Medical cannabis producers have a five-year window to reap high prices for their products before supply floods the market, according to Jordan Lewis, whose firm became Uruguay’s first commercial exporter of marijuana this month.
“The EU right now represents the single largest market in the next five years,” Lewis, chief executive officer of Silverpeak Life Sciences Uruguay Inc., said in an interview in Montevideo. Lewis added he’s also bullish on Asian and Latin American markets in the mid-term.
Prices for dried flowers and oils that are high in THC, the plant’s main psychoactive ingredient, should remain elevated for the next three to five years, Lewis said. Non-psychoactive CBD products will probably see price declines much sooner, he said.
Silverpeak subsidiary Fotmer Corporation SA, which handles the company’s operations in Uruguay, shipped 10 kilograms of high-THC medical cannabis flowers to Australia this month. Lewis expects shipments to reach 100 kilograms a month by early next year. His company is also preparing a major shipment of THC flowers to a buyer in the European Union before the end of 2019, he said.
Uruguay is joining a small but fast-growing club of medical-cannabis exporting nations such as Canada and the Netherlands. These countries want to cash in on a market that PI Financial Corp predicts could be worth more than $50 billion by 2025. More than 20 nations, including Germany and Australia, have approved the use of medical marijuana. The drug remains banned by the U.S. federal government, however, while Europe has its own domestic producers including subsidiaries of Canadian companies such as Tilray Inc.
Canadian producers in particular are banking on exports to Europe and other burgeoning medical marijuana markets to boost growth as they struggle to turn a profit in their domestic market. Aurora Cannabis, the world’s second-most valuable weed company, exported C$4.5 million of dried cannabis to EU markets in the three months ended June 30, a small fraction of its total revenue of C$98.9 million.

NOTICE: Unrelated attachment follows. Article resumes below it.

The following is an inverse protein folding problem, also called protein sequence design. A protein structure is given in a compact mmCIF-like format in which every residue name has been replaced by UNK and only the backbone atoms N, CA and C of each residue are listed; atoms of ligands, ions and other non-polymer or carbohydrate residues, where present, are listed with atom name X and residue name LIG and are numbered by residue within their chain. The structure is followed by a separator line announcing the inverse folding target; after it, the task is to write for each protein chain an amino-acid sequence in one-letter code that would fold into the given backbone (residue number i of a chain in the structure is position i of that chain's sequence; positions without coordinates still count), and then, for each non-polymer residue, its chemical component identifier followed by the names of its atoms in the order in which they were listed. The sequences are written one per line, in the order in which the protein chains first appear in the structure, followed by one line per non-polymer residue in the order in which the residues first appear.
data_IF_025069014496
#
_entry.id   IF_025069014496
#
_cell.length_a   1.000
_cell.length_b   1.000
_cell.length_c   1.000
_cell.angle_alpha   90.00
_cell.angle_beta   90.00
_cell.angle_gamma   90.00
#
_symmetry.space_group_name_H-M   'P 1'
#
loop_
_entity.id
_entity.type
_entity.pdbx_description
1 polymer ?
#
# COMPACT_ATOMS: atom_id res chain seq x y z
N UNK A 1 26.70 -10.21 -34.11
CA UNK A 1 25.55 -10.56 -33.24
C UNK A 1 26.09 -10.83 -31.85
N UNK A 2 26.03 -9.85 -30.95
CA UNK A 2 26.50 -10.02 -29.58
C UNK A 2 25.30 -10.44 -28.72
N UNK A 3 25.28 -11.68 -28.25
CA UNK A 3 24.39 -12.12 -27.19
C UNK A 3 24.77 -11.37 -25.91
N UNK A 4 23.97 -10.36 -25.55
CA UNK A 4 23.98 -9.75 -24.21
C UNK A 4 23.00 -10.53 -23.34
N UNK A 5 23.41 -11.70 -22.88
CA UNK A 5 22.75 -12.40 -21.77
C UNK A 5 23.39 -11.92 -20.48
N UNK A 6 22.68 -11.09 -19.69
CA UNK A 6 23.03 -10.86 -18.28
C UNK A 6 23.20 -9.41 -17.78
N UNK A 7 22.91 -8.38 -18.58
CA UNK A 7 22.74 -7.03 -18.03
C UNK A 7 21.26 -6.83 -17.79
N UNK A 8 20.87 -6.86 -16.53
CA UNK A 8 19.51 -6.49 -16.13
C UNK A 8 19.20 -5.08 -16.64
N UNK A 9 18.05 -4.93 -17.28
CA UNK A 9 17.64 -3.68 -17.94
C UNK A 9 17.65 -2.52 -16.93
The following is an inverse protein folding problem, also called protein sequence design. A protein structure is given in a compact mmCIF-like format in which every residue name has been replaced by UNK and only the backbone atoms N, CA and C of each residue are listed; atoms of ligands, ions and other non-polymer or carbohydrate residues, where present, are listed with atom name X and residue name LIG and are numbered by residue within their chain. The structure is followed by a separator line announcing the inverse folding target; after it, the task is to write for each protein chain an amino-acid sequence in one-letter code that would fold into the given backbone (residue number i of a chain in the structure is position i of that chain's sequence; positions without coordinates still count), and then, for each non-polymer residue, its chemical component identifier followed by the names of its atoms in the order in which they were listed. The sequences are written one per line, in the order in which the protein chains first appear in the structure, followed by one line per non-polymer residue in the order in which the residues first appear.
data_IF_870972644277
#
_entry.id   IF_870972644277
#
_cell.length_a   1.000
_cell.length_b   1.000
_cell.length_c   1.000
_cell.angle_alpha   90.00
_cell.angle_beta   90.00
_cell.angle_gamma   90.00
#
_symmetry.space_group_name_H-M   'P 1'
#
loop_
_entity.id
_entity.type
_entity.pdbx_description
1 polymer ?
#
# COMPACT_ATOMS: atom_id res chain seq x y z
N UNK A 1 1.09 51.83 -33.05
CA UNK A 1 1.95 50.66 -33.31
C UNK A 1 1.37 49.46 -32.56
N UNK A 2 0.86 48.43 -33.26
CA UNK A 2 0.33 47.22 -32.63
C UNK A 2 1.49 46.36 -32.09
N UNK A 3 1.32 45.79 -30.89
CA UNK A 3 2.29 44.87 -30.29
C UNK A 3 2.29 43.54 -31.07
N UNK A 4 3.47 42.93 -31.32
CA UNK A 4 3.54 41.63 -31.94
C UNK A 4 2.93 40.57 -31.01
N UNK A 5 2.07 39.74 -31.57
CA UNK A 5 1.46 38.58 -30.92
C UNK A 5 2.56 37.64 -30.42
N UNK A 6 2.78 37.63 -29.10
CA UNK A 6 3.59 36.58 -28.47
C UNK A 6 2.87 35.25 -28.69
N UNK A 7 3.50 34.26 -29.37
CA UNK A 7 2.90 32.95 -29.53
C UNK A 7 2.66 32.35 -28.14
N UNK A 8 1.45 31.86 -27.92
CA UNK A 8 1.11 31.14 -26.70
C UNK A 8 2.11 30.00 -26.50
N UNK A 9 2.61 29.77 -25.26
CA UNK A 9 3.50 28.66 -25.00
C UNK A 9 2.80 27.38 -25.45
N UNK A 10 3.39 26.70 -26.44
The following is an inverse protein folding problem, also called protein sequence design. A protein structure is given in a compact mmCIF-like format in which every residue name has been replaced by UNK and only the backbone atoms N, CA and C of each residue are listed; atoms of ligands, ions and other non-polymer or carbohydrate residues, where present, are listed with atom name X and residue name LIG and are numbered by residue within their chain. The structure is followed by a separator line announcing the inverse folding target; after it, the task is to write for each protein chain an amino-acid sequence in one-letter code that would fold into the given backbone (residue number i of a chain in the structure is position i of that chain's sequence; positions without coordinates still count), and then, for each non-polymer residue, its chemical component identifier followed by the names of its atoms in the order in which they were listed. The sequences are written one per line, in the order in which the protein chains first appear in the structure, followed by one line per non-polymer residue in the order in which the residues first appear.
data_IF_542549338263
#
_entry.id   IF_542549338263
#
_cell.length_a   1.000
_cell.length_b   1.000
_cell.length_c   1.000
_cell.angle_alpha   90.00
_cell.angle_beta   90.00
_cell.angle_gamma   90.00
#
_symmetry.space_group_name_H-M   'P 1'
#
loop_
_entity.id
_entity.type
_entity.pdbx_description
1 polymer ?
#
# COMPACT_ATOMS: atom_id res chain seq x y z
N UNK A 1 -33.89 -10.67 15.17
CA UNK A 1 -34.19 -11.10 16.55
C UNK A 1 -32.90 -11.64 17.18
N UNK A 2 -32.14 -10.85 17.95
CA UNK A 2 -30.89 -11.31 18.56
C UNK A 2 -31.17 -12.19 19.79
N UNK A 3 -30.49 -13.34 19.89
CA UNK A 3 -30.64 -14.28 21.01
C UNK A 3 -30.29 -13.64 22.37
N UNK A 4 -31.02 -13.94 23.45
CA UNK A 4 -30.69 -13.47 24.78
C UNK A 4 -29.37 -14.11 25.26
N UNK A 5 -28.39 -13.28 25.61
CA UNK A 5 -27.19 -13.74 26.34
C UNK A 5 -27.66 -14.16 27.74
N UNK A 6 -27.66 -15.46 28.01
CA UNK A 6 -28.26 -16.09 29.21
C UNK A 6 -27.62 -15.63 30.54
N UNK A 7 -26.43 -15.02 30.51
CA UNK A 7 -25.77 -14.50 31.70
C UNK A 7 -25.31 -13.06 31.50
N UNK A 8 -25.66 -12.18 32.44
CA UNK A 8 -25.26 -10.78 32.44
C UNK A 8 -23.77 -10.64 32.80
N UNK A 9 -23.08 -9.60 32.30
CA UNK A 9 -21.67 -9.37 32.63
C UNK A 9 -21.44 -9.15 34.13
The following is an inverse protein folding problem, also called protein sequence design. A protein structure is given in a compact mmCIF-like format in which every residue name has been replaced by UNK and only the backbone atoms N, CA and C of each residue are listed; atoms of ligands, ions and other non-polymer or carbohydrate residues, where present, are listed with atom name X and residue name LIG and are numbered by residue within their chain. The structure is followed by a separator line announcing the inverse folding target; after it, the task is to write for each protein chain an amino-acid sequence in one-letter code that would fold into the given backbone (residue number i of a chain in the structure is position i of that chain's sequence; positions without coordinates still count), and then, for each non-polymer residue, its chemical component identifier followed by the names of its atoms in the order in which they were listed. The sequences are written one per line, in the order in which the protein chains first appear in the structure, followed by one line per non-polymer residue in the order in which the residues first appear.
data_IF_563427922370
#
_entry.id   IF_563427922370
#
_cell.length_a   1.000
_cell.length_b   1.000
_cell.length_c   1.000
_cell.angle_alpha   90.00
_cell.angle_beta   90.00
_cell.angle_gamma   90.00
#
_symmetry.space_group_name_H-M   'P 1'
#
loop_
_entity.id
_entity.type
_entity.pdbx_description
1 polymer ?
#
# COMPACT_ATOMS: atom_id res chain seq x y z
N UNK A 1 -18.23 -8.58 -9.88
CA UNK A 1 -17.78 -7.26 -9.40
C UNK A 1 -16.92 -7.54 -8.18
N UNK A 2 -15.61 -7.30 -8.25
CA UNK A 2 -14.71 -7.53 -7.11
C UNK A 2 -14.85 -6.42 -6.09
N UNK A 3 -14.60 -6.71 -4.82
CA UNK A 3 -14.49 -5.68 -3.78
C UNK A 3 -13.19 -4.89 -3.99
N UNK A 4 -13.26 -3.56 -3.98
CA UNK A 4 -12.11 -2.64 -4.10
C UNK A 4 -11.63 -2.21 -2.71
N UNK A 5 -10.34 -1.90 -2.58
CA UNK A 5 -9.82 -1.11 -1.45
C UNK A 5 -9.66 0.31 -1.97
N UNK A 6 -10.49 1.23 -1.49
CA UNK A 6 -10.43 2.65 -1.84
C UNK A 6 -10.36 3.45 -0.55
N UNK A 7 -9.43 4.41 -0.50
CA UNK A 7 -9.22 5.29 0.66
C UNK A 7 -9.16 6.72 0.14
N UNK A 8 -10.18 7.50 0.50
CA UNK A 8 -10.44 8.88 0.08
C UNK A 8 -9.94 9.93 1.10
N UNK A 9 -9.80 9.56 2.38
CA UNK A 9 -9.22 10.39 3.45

Fotmer has asked the Uruguayan government for approval to expand its annual production limit to 150 tons (136,000 kilograms) of dried flowers with an increase in oil output, Lewis said. It currently is allowed to produce 10 tons of dried flowers and 5 tons of oil a year.
Silverpeak’s revenue will hit about $5 million this year, before rising to about $45 million in 2020 as production ramps up, according to Lewis.
Uruguay’s cannabis industry has been slow to develop even though it was the first country to legalize most uses of the plant in 2013. Investment can be measured in the tens of millions of dollars, far from the eye-popping sums flowing to marijuana in the U.S. and Canada.
British Columbia-based Silverpeak started raising funds in mid-2018 and is on track to reach about $25 million through the end of this year from individual investors, family offices and small hedge funds, Lewis said. The company will need at least $60 million of additional capital during the next two years to fund its expansion.
Lewis wants to start selling active pharmaceutical ingredients to drug makers and his own brand of value-added products before flower and oil prices fall.
“I anticipate that, in order to meet our capital needs, we are going to have to find a large strategic partner,” said Lewis, who is also exploring other funding options such as private placements or tapping public markets.